Doctors who participate in a DMP have to follow certain quality criteria and defined treatment plans when treating their patients. In Germany, the Federal Joint Committee (Gemeinsamer Bundesausschuss, G-BA) determines what requirements a disease management program has to fulfill and what medical treatments it should include. The Federal Joint Committee is the national decision-making body of the self-governing body of doctors, dentists, psychotherapists, hospitals and health insurance funds. One important requirement is that the treatment offered complies with an evidence-based guideline. Guidelines are a kind of decision aid for doctors and patients. They aim to ensure that patients have the best possible quality-assured treatment. "Evidence-based" means that the guidelines are based on the results of reliable scientific studies, particularly randomized controlled trials.
Analysis of clinical guidelines
Medical knowledge is constantly growing, so recommendations for DMPs have to be regularly updated. For this reason, the Federal Joint Committee commissioned the German Institute for Quality and Efficiency in Health Care (IQWiG) in 2006 for the first time to compare the requirements of the coronary heart disease DMP with current international guidelines, and to point out any changes that may be needed. To do this, IQWiG researchers, together with researchers from the Technische Universität Berlin systematically assessed 21 clinical guidelines from different countries.
In its 2008 report, IQWiG found that the requirements for the German coronary heart disease DMP were generally in line with the current recommendations of German and international guidelines. The IQWiG researchers also concluded, however, that changes might be necessary for, among others, the topics of smoking, weight reduction and flu vaccinations. The specifications for treatments using certain medications and surgical procedures were also thought to need amending. The Federal Joint Committee took these results into account when they discussed updating the requirements of the coronary heart disease DMP.
Update of requirements and medical contents
In 2010 IQWiG searched again for current guidelines to be used for another reworking of the requirements for the coronary heart disease DMP in Germany. Guidelines that were already a part of the first report were not considered again. The IQWiG researchers see a need to add information about nutritional advice, physical activity and counseling on smoking cessation, based on the new search. In addition, other conditions such as hypertension and diabetes mellitus could be more fully considered and recommendations for flu vaccinations could also be included. There are also some aspects for several different medications that are not yet included in the DMP requirements. What is more, the guidelines recommend that those affected by this condition be instructed in education programs on how to recognize threatening situations and seek out medical assistance. One guideline recommends performing a cardiac catheterization under certain circumstances even when the coronary arteries are less constricted than what has been recommended so far. This recommendation is not found in the other guidelines that were evaluated.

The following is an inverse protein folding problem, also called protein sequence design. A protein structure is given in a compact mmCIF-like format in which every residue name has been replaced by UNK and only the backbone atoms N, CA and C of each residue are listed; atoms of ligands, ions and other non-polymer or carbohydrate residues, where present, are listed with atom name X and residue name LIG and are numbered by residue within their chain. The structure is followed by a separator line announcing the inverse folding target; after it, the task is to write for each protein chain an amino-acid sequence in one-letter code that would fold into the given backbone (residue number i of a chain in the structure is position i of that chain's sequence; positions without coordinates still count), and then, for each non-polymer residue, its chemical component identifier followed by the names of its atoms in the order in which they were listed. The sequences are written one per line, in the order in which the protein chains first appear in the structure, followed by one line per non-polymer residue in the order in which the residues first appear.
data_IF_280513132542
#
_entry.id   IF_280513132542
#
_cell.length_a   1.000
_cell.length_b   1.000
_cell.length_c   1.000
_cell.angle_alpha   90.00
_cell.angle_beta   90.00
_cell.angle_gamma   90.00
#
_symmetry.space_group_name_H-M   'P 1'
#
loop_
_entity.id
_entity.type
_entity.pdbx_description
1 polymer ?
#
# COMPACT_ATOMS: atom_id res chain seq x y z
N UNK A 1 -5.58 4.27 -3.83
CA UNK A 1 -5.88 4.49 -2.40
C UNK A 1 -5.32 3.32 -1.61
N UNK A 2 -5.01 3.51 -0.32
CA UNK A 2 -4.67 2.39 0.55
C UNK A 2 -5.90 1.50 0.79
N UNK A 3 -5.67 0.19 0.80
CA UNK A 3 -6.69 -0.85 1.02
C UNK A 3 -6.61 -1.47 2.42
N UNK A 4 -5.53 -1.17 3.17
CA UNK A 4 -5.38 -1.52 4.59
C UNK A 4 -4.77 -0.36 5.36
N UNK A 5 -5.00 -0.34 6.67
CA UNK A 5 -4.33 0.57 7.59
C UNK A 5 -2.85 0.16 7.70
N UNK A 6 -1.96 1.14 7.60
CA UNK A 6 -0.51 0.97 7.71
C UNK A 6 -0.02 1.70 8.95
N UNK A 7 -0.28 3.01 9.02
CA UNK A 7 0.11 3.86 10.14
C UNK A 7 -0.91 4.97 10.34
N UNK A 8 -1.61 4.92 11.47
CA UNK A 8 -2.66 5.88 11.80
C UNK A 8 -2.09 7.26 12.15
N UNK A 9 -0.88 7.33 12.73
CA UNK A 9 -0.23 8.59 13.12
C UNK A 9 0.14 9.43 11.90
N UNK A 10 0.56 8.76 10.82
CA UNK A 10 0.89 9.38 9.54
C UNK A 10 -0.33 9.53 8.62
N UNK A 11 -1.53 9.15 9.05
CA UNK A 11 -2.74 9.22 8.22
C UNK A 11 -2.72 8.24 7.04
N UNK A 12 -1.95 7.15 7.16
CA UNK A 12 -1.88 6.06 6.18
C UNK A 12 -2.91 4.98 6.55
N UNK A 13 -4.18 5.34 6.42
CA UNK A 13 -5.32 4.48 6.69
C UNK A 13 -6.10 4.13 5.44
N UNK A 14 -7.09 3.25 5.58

In our topic area “Heart and circulation” you can read more about the research on cardiovascular diseases and find out what the signs of a heart attack are.
Author: Institute for Quality and Efficiency in Health Care (IQWiG)
Next planned update: February 2014. You can find out more about how our health information is updated in our text "Informed Health Online: How our information is produced".
This health information is a summary of a scientific report published by IQWiG. It is not an assessment of the right to have health care services reimbursed by statutory health insurance funds in Germany. By law, decisions about the reimbursement of diagnostic and therapeutic procedures can only be made by the German Federal Joint Committee (G-BA). The Federal Joint Committee takes IQWiG reports into consideration in its decision-making process. You can find information about the decisions of the German Federal Joint Committee on its English-language website, www.english.g-ba.de.
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- July 08th 2008 13:38
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Institute for Quality and Efficiency in Health Care (IQWiG). Systematic guideline search and evaluation, as well as extraction of new and relevant recommendations, for the DMP "Coronary heart disease". Final report V06-03. Version 1.0. Cologne: IQWiG. February 2008.
[Executive summary] [Full text – in German]